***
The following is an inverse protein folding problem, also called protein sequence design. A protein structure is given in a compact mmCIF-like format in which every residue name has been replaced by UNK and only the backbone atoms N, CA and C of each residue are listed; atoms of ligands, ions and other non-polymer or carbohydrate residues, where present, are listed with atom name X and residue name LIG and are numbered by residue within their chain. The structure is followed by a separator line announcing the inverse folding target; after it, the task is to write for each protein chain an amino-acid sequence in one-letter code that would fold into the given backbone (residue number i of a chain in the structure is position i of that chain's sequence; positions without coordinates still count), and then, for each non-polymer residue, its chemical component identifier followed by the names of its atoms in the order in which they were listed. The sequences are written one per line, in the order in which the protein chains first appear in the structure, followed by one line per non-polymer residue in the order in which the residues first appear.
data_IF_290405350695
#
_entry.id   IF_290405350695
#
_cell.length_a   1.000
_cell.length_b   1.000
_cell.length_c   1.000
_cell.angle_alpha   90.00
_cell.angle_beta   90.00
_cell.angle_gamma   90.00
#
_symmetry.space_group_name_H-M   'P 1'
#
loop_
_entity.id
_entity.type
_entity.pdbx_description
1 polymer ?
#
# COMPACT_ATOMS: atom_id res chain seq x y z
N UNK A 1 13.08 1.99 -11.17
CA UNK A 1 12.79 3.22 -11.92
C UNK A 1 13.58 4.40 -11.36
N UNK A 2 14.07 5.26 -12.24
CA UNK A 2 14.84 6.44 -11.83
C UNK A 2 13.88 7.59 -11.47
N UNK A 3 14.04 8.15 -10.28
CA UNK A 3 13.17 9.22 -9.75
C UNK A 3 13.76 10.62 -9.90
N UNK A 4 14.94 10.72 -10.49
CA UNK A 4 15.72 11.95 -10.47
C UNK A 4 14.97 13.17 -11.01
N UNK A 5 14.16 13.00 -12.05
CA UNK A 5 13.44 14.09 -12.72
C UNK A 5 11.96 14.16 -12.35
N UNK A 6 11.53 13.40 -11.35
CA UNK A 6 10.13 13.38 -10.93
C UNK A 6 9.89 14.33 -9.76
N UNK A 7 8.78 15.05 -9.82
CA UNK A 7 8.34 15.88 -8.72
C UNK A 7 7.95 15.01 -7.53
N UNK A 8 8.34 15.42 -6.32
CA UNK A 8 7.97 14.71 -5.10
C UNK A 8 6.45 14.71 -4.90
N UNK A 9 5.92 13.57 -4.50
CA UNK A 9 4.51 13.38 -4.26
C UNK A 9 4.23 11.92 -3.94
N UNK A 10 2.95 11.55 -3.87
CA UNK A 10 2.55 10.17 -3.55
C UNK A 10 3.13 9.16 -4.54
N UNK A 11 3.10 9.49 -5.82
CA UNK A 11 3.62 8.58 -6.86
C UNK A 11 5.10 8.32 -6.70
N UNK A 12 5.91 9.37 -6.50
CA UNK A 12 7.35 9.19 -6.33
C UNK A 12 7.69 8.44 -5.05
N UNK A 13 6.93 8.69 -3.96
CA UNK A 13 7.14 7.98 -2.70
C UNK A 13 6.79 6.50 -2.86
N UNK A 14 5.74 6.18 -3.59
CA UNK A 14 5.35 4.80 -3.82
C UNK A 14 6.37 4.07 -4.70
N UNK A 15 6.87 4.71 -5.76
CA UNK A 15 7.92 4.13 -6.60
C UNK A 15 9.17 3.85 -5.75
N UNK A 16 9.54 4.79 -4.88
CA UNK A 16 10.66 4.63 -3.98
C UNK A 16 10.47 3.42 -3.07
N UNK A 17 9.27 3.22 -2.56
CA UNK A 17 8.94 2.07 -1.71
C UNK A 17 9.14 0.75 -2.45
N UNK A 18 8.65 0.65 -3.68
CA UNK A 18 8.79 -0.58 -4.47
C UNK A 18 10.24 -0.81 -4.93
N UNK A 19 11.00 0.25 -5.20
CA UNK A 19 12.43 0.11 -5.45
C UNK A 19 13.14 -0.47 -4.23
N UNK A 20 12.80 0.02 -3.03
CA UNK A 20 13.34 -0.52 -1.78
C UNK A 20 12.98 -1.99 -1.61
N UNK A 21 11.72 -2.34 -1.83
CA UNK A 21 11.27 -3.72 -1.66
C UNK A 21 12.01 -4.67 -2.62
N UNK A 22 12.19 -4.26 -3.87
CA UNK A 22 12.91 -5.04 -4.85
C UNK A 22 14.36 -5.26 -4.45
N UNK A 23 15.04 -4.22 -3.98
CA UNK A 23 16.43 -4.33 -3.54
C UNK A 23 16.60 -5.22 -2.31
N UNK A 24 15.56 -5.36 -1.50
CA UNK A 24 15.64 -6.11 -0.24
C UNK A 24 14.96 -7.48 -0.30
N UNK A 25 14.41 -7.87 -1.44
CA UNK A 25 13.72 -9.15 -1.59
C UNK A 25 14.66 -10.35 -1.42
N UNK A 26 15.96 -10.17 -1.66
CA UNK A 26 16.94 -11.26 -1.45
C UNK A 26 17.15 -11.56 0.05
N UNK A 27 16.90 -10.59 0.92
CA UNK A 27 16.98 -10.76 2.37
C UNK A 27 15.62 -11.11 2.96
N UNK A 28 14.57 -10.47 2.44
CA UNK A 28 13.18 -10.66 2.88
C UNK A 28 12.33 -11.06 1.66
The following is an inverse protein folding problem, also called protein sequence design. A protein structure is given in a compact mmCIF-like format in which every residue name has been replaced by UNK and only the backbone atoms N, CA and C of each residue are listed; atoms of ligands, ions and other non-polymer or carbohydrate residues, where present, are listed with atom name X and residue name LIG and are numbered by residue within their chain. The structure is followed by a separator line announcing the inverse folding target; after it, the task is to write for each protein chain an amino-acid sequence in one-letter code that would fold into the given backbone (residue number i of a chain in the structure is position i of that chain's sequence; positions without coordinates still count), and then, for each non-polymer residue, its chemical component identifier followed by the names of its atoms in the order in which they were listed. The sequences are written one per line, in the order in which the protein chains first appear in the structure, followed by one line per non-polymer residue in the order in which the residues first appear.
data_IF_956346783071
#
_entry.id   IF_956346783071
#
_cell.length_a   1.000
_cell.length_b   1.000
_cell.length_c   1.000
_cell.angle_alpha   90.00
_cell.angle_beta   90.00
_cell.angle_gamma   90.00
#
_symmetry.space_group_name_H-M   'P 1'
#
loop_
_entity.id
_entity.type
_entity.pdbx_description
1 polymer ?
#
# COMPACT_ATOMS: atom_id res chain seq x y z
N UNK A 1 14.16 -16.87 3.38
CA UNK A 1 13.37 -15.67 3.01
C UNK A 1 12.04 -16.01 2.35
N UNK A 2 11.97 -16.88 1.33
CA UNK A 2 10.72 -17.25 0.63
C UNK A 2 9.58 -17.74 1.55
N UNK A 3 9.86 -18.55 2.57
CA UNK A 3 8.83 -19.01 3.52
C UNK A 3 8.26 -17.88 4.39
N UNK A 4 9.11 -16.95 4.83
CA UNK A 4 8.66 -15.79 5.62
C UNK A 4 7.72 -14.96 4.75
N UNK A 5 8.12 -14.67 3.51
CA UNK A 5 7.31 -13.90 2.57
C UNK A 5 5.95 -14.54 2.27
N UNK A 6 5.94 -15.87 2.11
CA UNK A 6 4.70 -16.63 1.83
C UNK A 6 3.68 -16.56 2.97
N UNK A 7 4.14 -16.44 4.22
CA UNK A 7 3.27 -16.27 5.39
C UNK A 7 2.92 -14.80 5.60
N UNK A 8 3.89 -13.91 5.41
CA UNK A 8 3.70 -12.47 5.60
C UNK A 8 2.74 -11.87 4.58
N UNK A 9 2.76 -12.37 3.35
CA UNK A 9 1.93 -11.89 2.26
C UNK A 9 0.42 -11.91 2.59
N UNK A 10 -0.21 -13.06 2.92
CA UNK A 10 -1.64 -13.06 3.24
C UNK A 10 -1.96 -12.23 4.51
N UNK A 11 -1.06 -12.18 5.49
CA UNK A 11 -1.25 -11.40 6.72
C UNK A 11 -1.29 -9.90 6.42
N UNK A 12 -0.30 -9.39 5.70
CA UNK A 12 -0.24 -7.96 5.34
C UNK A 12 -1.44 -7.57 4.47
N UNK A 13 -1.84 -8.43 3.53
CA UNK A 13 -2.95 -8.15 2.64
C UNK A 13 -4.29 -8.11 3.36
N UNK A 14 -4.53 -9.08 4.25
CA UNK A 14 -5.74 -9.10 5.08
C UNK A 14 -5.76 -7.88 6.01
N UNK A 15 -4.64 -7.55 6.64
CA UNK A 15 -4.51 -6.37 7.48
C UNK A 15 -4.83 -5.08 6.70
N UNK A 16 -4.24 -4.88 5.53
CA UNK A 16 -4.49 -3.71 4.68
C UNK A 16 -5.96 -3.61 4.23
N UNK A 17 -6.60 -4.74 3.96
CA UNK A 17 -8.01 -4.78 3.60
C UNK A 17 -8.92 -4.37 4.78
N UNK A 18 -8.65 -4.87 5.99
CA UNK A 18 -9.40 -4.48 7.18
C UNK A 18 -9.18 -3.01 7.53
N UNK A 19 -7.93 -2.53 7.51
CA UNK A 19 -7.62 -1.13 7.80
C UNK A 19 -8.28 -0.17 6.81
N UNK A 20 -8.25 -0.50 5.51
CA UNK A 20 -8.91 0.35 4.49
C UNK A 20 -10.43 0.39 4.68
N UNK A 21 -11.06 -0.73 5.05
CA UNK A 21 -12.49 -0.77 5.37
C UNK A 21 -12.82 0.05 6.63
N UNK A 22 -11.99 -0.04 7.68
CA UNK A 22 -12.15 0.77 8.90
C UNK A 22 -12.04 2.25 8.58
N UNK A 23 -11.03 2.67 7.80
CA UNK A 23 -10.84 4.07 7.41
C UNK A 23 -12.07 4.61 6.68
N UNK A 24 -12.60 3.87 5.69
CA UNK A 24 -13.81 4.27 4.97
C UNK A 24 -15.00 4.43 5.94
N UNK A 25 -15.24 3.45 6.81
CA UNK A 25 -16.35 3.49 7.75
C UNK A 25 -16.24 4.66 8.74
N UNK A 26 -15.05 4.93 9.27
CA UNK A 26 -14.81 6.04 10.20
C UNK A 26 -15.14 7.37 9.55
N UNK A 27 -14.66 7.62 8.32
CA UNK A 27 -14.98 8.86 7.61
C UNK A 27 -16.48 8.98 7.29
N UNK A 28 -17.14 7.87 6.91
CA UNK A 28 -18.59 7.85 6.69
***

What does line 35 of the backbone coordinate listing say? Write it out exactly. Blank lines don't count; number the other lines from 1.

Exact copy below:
CA UNK A 5 13.44 14.09 -12.72